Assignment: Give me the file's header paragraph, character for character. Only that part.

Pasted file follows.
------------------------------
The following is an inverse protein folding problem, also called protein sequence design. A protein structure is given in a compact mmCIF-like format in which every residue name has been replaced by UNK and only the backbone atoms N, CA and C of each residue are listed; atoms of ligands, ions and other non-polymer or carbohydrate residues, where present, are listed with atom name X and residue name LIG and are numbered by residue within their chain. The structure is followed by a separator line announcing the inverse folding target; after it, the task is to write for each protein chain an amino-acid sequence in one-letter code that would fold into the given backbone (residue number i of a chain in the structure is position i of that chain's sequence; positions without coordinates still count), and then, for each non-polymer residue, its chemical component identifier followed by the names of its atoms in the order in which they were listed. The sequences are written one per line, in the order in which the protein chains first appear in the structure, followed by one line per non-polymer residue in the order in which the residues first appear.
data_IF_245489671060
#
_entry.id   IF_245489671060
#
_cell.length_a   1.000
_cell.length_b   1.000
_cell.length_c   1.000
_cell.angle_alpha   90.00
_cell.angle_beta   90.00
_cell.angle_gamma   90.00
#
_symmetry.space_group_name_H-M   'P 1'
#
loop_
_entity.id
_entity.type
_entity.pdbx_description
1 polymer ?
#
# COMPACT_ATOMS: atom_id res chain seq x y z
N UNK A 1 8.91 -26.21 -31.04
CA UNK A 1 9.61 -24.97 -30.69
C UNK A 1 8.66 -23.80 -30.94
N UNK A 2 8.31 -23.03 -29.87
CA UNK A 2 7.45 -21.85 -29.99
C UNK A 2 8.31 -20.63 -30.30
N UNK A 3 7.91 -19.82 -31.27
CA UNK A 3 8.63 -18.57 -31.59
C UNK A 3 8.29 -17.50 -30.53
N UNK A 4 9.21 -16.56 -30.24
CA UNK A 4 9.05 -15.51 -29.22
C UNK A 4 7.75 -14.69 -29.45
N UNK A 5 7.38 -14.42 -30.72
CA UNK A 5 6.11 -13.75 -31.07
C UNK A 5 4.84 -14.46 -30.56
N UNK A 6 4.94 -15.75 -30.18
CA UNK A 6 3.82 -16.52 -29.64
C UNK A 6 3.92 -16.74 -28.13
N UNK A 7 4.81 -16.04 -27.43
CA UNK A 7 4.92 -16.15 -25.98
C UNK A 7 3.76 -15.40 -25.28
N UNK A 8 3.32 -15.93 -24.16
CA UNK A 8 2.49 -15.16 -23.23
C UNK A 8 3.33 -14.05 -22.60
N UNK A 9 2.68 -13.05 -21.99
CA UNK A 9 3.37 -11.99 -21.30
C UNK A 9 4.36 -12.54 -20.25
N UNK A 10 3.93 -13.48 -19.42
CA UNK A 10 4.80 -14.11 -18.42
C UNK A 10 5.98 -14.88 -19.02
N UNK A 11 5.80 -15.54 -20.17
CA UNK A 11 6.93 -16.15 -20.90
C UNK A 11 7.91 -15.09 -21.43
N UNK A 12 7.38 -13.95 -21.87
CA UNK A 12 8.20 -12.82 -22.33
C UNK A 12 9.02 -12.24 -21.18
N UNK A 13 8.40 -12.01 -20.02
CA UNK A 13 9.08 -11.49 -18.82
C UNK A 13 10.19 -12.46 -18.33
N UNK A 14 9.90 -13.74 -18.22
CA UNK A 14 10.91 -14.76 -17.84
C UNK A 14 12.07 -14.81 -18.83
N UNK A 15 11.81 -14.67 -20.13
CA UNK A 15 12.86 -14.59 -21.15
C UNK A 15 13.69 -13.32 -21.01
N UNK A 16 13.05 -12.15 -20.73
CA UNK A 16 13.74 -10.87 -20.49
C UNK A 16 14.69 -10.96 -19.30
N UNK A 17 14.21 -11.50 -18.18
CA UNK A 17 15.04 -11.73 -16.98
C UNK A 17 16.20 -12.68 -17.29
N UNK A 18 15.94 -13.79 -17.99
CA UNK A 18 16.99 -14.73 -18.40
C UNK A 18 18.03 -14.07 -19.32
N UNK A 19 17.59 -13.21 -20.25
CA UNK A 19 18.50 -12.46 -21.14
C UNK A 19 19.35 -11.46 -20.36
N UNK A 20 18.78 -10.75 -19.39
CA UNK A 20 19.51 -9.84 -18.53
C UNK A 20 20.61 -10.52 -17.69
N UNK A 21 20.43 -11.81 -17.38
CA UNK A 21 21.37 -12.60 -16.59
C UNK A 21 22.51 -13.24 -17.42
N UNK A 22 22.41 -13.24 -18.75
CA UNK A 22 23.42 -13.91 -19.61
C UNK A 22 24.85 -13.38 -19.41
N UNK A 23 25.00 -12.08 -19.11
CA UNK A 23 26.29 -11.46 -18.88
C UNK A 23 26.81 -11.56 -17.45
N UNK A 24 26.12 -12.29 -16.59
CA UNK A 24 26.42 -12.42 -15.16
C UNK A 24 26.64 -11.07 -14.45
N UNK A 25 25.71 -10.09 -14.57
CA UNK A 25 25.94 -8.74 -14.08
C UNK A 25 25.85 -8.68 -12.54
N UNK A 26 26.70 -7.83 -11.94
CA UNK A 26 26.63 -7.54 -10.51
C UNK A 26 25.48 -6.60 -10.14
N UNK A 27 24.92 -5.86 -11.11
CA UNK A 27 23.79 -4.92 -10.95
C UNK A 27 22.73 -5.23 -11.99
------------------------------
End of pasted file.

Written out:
The following is an inverse protein folding problem, also called protein sequence design. A protein structure is given in a compact mmCIF-like format in which every residue name has been replaced by UNK and only the backbone atoms N, CA and C of each residue are listed; atoms of ligands, ions and other non-polymer or carbohydrate residues, where present, are listed with atom name X and residue name LIG and are numbered by residue within their chain. The structure is followed by a separator line announcing the inverse folding target; after it, the task is to write for each protein chain an amino-acid sequence in one-letter code that would fold into the given backbone (residue number i of a chain in the structure is position i of that chain's sequence; positions without coordinates still count), and then, for each non-polymer residue, its chemical component identifier followed by the names of its atoms in the order in which they were listed. The sequences are written one per line, in the order in which the protein chains first appear in the structure, followed by one line per non-polymer residue in the order in which the residues first appear.